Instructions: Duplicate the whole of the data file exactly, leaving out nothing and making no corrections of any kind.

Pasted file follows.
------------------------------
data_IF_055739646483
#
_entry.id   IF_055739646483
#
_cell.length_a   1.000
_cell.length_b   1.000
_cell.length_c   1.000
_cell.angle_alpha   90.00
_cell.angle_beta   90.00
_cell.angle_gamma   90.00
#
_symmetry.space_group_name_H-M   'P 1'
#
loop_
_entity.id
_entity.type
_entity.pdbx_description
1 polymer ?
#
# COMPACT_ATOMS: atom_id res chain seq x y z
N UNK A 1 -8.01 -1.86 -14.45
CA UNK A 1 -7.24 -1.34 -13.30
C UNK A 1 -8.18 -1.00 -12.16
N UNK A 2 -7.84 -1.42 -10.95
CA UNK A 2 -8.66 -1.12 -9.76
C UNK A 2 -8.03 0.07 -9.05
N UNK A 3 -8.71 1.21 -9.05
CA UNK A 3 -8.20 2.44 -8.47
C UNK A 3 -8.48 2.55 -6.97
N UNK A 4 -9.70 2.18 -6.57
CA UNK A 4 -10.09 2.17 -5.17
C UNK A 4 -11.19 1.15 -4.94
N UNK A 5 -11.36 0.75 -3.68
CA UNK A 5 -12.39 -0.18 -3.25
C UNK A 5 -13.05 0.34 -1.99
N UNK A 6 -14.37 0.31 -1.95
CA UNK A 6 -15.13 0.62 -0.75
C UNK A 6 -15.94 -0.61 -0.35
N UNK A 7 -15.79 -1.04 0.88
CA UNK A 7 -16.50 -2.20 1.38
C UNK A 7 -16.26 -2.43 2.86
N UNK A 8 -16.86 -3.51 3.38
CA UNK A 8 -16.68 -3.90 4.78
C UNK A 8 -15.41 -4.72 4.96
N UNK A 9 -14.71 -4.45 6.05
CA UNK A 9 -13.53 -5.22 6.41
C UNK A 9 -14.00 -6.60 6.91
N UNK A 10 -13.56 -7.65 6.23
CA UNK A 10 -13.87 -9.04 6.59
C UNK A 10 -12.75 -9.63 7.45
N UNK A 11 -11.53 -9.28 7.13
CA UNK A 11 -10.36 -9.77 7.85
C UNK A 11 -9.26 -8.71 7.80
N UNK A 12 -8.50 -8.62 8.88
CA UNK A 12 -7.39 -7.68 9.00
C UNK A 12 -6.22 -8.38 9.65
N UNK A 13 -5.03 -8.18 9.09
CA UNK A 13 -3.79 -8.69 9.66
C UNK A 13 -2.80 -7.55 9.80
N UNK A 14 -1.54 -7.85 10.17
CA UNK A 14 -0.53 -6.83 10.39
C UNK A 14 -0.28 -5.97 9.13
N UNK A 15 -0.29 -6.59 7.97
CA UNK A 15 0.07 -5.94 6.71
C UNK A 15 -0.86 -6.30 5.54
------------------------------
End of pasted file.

data_IF_055739646483
#
_entry.id   IF_055739646483
#
_cell.length_a   1.000
_cell.length_b   1.000
_cell.length_c   1.000
_cell.angle_alpha   90.00
_cell.angle_beta   90.00
_cell.angle_gamma   90.00
#
_symmetry.space_group_name_H-M   'P 1'
#
loop_
_entity.id
_entity.type
_entity.pdbx_description
1 polymer ?
#
# COMPACT_ATOMS: atom_id res chain seq x y z
N UNK A 1 -8.01 -1.86 -14.45
CA UNK A 1 -7.24 -1.34 -13.30
C UNK A 1 -8.18 -1.00 -12.16
N UNK A 2 -7.84 -1.42 -10.95
CA UNK A 2 -8.66 -1.12 -9.76
C UNK A 2 -8.03 0.07 -9.05
N UNK A 3 -8.71 1.21 -9.05
CA UNK A 3 -8.20 2.44 -8.47
C UNK A 3 -8.48 2.55 -6.97
N UNK A 4 -9.70 2.18 -6.57
CA UNK A 4 -10.09 2.17 -5.17
C UNK A 4 -11.19 1.15 -4.94
N UNK A 5 -11.36 0.75 -3.68
CA UNK A 5 -12.39 -0.18 -3.25
C UNK A 5 -13.05 0.34 -1.99
N UNK A 6 -14.37 0.31 -1.95
CA UNK A 6 -15.13 0.62 -0.75
C UNK A 6 -15.94 -0.61 -0.35
N UNK A 7 -15.79 -1.04 0.88
CA UNK A 7 -16.50 -2.20 1.38
C UNK A 7 -16.26 -2.43 2.86
N UNK A 8 -16.86 -3.51 3.38
CA UNK A 8 -16.68 -3.90 4.78
C UNK A 8 -15.41 -4.72 4.96
N UNK A 9 -14.71 -4.45 6.05
CA UNK A 9 -13.53 -5.22 6.41
C UNK A 9 -14.00 -6.60 6.91
N UNK A 10 -13.56 -7.65 6.23
CA UNK A 10 -13.87 -9.04 6.59
C UNK A 10 -12.75 -9.63 7.45
N UNK A 11 -11.53 -9.28 7.13
CA UNK A 11 -10.36 -9.77 7.85
C UNK A 11 -9.26 -8.71 7.80
N UNK A 12 -8.50 -8.62 8.88
CA UNK A 12 -7.39 -7.68 9.00
C UNK A 12 -6.22 -8.38 9.65
N UNK A 13 -5.03 -8.18 9.09
CA UNK A 13 -3.79 -8.69 9.66
C UNK A 13 -2.80 -7.55 9.80
N UNK A 14 -1.54 -7.85 10.17
CA UNK A 14 -0.53 -6.83 10.39
C UNK A 14 -0.28 -5.97 9.13
N UNK A 15 -0.29 -6.59 7.97
CA UNK A 15 0.07 -5.94 6.71
C UNK A 15 -0.86 -6.30 5.54